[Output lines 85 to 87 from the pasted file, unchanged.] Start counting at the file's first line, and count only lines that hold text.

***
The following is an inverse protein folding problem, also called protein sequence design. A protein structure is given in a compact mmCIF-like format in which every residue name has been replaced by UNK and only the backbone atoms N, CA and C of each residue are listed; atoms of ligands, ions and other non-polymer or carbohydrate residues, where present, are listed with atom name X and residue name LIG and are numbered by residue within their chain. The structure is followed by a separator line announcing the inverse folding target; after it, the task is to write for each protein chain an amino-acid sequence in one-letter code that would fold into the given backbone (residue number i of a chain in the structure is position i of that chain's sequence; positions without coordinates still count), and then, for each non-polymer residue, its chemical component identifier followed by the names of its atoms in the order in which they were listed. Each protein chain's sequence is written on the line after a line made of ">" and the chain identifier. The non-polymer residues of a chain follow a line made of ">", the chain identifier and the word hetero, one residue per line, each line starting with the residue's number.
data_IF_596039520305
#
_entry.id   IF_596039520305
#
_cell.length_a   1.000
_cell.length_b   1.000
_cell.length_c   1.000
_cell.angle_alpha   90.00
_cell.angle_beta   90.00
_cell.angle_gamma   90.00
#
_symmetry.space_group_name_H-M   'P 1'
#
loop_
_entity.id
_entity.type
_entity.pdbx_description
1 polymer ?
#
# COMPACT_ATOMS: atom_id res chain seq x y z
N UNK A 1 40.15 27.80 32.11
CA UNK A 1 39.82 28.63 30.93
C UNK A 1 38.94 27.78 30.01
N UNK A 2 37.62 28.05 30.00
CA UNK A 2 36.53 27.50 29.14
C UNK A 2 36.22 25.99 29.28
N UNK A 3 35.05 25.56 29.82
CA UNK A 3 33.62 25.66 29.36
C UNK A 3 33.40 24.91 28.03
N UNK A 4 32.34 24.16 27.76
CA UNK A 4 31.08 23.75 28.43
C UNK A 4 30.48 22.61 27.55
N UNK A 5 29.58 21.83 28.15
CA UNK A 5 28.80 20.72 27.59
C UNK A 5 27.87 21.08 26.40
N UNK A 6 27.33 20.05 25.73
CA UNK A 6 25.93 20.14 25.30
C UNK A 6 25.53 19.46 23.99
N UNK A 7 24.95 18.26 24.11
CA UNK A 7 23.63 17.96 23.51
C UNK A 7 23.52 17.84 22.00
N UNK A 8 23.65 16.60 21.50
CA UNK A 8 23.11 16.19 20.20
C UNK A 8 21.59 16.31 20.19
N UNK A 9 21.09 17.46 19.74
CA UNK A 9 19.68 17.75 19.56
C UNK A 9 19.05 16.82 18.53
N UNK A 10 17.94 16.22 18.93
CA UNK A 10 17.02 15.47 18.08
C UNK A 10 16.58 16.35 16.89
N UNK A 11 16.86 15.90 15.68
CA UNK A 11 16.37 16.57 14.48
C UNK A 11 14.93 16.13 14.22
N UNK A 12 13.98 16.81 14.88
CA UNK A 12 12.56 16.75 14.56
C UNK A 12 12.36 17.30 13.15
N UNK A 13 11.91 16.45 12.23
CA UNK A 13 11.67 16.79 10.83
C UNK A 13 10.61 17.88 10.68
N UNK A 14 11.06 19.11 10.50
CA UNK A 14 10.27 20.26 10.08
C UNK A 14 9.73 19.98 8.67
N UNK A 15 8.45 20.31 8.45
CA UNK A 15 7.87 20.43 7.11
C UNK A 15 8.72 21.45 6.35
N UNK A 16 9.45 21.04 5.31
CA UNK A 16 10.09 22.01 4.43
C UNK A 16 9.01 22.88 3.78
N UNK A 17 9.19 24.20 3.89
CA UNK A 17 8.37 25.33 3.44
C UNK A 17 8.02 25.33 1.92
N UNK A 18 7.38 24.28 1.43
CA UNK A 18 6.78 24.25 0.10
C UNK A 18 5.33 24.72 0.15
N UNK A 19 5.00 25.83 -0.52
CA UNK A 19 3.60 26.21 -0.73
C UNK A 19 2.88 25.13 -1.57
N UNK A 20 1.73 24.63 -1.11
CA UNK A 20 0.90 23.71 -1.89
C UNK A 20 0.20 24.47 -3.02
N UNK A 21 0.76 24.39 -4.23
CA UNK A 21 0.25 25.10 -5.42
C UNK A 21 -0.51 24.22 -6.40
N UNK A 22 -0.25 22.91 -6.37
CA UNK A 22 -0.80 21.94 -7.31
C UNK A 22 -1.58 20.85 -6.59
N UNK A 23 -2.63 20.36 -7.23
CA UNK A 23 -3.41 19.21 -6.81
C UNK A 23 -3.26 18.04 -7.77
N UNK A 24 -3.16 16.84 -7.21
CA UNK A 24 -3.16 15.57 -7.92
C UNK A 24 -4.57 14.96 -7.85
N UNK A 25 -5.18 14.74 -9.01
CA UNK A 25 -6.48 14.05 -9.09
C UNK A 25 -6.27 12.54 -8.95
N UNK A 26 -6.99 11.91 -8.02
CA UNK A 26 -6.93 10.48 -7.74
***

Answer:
N UNK A 22 -0.25 22.91 -6.37
CA UNK A 22 -0.80 21.94 -7.31
C UNK A 22 -1.58 20.85 -6.59